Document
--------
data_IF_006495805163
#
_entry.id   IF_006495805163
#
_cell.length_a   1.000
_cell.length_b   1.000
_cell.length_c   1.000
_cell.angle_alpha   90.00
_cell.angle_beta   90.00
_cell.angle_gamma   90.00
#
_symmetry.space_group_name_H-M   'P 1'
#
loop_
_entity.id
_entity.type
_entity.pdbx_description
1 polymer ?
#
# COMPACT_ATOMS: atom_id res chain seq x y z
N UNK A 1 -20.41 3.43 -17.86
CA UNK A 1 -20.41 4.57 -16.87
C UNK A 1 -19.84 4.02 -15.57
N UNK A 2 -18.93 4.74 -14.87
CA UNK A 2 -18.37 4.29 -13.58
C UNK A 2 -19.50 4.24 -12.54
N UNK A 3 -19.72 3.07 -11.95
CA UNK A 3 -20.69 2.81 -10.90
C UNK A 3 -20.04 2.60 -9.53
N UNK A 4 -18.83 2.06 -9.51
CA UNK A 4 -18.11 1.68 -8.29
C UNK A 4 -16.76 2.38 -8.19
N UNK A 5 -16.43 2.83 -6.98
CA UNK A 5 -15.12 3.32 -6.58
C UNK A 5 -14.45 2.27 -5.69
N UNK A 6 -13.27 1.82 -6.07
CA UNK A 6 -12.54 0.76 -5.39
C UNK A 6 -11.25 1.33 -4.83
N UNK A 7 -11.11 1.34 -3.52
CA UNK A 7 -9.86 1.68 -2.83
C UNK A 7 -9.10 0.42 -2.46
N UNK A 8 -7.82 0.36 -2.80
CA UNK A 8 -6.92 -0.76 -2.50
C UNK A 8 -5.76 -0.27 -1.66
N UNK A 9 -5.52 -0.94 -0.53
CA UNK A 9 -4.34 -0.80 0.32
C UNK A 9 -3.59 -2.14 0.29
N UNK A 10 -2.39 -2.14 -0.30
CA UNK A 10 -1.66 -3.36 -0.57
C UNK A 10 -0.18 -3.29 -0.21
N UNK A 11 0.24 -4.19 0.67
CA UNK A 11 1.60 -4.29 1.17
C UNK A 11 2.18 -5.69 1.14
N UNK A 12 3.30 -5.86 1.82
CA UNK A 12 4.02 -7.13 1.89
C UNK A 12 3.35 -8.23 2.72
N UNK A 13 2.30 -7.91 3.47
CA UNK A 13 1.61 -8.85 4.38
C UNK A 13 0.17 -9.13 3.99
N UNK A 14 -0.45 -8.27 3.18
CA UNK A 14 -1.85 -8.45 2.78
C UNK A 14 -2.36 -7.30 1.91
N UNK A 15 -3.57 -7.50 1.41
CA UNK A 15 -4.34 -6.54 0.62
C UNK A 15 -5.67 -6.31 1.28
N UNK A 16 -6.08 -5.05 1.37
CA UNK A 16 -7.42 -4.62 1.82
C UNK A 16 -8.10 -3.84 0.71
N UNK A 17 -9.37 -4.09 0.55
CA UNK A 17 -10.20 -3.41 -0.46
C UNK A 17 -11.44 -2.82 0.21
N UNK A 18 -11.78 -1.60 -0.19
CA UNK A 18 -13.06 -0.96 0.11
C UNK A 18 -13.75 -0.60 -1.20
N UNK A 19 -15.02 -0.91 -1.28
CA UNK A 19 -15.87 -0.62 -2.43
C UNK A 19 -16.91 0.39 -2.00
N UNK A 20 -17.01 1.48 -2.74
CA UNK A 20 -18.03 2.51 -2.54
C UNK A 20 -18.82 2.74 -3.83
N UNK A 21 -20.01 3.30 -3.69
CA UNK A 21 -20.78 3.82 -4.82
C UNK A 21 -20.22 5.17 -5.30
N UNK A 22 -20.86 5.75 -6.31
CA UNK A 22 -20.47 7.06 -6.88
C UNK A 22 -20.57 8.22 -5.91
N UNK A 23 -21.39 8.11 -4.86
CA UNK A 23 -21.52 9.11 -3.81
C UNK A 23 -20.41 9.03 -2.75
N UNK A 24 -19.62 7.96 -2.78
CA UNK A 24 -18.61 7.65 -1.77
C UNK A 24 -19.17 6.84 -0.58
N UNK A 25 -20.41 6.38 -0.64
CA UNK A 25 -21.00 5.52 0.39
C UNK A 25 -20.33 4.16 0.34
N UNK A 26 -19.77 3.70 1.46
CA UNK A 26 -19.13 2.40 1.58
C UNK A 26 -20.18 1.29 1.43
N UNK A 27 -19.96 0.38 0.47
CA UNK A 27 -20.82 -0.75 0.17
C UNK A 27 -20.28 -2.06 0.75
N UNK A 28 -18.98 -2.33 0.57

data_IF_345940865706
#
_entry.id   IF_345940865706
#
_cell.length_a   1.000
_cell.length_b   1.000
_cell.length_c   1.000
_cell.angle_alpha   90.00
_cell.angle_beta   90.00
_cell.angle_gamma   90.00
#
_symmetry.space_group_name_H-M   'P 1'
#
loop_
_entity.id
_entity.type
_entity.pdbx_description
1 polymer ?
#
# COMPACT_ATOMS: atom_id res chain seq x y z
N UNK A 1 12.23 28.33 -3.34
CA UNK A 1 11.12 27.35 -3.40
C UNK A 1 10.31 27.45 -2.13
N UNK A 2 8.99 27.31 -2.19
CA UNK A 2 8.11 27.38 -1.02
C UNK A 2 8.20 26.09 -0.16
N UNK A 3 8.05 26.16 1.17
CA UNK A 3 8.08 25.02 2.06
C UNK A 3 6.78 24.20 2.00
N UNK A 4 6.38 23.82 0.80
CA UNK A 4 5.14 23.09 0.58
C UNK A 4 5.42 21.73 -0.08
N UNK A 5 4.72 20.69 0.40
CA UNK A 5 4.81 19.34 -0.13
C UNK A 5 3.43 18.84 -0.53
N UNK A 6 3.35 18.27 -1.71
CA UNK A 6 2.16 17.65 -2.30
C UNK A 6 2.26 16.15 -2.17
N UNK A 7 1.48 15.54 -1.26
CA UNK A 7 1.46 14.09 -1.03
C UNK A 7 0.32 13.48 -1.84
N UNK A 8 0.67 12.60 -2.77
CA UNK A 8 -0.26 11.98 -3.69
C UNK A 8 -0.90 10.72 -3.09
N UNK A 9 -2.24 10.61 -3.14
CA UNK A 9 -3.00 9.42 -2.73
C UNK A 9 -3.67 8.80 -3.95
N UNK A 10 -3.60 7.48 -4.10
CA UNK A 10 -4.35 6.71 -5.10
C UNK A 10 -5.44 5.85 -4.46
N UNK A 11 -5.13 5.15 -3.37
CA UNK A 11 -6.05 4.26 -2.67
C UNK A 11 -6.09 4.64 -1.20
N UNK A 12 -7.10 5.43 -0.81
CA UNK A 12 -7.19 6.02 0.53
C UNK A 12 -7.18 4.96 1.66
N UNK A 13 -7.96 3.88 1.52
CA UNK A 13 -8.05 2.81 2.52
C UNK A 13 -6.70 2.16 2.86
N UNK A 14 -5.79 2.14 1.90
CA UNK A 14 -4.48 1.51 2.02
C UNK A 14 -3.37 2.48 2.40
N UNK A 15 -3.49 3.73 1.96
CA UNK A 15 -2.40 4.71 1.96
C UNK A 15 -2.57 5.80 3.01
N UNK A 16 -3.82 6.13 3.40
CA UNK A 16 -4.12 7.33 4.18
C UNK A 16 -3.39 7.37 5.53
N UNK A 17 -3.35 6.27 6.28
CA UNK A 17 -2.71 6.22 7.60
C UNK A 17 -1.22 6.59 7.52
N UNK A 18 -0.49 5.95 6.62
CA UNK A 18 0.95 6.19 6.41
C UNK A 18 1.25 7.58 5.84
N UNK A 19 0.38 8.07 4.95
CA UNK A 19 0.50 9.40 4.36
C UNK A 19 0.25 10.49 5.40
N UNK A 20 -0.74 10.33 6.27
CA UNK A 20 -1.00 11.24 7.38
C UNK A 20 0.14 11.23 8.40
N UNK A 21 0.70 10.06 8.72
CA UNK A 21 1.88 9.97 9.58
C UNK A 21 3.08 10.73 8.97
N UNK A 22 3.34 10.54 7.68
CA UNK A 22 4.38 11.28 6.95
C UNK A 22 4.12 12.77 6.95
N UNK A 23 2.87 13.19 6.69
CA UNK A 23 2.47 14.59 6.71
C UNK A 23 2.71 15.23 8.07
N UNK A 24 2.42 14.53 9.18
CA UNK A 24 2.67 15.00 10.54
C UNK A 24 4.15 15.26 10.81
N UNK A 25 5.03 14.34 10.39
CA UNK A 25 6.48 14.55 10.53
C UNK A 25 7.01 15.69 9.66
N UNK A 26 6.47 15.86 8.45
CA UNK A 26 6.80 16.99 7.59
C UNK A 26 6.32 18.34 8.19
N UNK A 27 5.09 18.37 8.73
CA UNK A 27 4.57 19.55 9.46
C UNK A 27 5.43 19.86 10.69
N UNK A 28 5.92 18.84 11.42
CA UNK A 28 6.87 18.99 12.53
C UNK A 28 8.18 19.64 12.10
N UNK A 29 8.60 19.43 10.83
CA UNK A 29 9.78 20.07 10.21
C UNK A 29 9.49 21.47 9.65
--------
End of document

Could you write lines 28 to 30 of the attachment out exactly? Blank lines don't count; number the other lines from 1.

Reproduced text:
CA UNK A 3 -20.69 2.81 -10.90
C UNK A 3 -20.04 2.60 -9.53
N UNK A 4 -18.83 2.06 -9.51